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Thread: High scope and canting

  1. #1
    Inactive Member

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    Default High scope and canting

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  2. #2
    Protea FT Team '15
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    That is why we us ethe following:

    http://www.microlevel.biz/cant_errors.html
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  3. #3
    Sharp Shooter

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    The only thing I can see in the graphical explanation is that the effect of gravity and thus the amount of drop has been assumed to be constant regardless of the launch angle.

    It is a fact that the trajectory of a projectile changes with launch angle. In these illustrations the launch angle is determined by the LOS and can thus not be the same in both cases.
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  4. #4
    Sharp Shooter
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    Quote Originally Posted by Rooies View Post
    The only thing I can see in the graphical explanation is that the effect of gravity and thus the amount of drop has been assumed to be constant regardless of the launch angle.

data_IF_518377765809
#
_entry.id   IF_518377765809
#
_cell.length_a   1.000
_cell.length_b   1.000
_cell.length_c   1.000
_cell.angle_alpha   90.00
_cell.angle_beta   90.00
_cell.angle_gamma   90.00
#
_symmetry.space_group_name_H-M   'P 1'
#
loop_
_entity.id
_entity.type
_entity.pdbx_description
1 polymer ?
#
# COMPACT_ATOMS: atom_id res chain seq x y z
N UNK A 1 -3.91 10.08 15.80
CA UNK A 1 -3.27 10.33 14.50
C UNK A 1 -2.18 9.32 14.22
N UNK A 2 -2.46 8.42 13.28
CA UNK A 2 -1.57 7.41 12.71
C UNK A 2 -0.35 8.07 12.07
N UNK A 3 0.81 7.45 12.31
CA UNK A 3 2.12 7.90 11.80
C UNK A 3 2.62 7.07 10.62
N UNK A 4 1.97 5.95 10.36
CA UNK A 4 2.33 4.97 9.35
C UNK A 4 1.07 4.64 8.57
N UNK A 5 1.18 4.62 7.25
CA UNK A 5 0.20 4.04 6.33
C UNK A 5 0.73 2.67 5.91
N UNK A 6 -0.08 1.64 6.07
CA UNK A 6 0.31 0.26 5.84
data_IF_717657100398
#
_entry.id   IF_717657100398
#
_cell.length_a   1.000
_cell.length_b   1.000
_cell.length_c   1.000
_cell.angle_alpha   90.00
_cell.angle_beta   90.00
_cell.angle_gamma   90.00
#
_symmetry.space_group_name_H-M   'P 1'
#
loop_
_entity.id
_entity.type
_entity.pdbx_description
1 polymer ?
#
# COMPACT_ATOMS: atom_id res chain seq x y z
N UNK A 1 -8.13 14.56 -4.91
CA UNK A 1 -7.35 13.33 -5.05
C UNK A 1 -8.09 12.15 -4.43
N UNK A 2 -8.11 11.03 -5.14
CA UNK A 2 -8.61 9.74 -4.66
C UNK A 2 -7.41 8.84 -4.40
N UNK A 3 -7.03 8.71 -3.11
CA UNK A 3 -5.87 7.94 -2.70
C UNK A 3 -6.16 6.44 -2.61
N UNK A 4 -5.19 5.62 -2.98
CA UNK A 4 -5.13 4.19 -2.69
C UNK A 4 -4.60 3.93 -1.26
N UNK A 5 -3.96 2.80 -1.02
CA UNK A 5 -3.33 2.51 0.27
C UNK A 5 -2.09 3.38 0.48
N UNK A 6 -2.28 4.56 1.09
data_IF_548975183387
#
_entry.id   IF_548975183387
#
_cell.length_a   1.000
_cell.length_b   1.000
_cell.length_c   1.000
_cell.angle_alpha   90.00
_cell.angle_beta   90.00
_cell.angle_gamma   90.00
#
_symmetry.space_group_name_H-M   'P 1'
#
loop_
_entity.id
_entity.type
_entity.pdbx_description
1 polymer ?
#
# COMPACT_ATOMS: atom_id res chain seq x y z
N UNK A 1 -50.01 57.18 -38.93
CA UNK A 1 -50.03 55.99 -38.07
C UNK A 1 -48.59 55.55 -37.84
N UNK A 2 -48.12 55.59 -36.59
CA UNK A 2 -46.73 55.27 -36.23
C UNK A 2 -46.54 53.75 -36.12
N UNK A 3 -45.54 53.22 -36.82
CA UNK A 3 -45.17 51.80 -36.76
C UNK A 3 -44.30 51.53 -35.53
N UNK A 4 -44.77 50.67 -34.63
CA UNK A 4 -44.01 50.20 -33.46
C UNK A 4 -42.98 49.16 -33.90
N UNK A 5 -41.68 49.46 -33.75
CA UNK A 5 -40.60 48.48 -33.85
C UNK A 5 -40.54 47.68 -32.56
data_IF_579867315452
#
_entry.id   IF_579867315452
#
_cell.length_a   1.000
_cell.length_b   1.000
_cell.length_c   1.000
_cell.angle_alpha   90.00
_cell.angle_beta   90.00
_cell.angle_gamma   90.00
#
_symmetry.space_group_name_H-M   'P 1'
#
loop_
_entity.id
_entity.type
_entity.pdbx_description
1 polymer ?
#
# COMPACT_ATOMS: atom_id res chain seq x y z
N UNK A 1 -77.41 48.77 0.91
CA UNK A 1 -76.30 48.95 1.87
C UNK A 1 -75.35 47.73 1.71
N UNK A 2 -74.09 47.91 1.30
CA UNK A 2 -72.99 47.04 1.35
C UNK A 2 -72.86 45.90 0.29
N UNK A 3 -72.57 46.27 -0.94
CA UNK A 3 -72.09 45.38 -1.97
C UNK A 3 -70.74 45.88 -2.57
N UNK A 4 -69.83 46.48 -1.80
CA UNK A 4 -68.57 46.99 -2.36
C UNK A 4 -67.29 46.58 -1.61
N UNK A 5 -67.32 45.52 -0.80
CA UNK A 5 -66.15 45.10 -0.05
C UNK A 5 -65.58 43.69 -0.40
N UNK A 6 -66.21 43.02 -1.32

It is a fact that the trajectory of a projectile changes with launch angle. In these illustrations the launch angle is determined by the LOS and can thus not be the same in both cases.
    Affects of gravity is always the same. Gravity does not change. What you can have is that the pellet induces lift at a more acute angle. and thus gravity may appear to have less effect but it in fact it is constant at a given altitude. Cant is real. Ignore at own peril. In fact I believe cant has a bigger impact on a shooter's self confidence when he cannot figure out why his rifle is missing.

    Facts to consider:
    Cant has less effect the further away your zero is.
    Cant has less effect the closer your LOS is to your bore line.
    From what I have seen, the more unnatural your shooting position is to you the more likely you are to cant and vice versa.
    It is much easier to cant without knowing at a higher magnification as you see less of the surroundings.